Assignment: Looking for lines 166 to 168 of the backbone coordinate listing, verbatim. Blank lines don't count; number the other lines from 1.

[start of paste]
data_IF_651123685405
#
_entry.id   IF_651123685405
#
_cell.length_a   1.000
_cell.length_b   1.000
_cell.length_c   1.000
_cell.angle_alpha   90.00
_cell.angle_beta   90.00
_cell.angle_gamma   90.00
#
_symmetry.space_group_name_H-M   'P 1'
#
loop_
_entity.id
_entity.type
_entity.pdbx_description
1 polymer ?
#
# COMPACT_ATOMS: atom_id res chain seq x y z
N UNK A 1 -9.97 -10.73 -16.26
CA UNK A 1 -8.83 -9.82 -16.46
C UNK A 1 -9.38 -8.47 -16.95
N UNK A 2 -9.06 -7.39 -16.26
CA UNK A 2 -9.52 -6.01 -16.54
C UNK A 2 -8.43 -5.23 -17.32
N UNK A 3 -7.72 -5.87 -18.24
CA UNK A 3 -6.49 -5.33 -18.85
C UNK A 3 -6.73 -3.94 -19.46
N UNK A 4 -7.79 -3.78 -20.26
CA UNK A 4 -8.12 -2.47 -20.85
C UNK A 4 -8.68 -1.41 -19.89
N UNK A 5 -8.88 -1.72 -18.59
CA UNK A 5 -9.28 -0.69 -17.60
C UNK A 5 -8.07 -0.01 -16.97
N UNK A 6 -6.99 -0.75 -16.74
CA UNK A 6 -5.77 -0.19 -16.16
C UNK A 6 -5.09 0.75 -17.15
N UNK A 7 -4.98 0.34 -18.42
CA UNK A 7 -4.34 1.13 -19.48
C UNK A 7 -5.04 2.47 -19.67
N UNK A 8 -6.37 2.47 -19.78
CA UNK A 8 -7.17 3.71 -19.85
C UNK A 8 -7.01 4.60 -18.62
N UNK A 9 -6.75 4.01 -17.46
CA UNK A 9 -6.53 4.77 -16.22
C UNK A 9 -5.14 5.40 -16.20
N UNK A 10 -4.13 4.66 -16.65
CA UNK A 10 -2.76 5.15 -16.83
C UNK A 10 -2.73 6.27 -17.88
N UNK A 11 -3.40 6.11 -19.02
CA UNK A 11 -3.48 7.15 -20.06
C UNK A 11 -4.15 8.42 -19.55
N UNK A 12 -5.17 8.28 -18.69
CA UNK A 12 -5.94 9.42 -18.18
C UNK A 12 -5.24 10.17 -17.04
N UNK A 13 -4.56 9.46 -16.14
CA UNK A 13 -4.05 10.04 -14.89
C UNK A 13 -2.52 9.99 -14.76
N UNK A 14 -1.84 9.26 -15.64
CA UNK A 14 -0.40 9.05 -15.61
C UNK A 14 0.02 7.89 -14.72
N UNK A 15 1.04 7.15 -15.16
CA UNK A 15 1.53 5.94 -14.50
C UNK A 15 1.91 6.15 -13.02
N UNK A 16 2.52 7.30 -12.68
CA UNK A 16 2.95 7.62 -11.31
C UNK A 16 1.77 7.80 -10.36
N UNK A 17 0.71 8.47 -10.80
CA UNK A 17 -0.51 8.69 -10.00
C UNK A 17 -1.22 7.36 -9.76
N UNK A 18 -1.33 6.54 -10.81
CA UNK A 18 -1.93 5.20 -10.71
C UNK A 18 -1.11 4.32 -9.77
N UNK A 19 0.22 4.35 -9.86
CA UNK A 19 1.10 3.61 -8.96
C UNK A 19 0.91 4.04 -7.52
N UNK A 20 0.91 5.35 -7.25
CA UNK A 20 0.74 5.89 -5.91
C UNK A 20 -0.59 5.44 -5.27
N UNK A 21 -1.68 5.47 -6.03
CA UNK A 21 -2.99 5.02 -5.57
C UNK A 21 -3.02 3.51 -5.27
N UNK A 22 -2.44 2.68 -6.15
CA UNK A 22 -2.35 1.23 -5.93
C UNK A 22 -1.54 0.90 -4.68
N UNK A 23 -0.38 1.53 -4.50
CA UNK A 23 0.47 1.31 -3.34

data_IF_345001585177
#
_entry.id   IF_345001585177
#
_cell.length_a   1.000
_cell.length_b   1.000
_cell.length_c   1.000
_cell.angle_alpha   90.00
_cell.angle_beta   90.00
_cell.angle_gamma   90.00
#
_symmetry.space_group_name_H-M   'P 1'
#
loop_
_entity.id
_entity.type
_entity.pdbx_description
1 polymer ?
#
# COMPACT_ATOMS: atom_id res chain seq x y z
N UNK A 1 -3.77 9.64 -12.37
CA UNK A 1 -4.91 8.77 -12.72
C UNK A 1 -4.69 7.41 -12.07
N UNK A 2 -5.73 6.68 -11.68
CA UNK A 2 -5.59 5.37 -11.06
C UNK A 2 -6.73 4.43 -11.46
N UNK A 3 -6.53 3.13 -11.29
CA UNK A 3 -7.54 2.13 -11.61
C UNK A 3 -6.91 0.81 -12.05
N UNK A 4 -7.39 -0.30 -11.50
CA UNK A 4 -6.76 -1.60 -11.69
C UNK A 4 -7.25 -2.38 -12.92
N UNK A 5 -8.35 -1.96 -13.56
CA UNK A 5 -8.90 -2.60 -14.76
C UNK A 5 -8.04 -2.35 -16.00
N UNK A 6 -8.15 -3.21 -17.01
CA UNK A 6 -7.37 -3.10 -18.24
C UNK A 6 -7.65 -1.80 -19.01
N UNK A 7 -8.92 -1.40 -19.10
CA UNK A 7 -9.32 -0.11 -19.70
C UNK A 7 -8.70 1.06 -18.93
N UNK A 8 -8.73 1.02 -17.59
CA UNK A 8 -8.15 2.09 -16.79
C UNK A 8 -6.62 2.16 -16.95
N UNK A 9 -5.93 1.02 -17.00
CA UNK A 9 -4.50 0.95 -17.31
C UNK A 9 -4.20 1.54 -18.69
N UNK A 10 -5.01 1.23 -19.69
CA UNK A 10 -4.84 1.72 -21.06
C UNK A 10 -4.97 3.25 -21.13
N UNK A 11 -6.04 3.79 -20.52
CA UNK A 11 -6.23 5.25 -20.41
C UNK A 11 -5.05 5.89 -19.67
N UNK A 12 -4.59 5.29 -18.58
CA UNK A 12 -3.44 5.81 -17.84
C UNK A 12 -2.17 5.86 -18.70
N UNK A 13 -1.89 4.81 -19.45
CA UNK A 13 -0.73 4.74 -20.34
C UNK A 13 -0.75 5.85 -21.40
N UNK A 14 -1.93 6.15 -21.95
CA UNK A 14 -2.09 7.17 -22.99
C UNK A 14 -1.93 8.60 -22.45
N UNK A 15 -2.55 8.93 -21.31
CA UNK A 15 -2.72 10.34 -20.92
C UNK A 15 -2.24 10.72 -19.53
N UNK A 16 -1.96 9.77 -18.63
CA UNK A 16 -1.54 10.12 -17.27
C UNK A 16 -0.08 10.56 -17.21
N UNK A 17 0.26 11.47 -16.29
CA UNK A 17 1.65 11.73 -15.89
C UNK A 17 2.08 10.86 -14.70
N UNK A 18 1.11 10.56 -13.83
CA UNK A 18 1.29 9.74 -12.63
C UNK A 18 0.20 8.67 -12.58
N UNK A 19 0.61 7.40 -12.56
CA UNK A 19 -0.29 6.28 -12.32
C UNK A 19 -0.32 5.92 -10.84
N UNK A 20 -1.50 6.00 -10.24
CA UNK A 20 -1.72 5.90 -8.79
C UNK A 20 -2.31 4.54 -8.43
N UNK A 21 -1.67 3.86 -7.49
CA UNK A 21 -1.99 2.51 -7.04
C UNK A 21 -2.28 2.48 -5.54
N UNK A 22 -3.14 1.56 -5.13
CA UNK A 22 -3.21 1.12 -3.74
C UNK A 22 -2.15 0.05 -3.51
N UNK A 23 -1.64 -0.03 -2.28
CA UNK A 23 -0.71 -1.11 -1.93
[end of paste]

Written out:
N UNK A 20 -1.50 6.00 -10.24
CA UNK A 20 -1.72 5.90 -8.79
C UNK A 20 -2.31 4.54 -8.43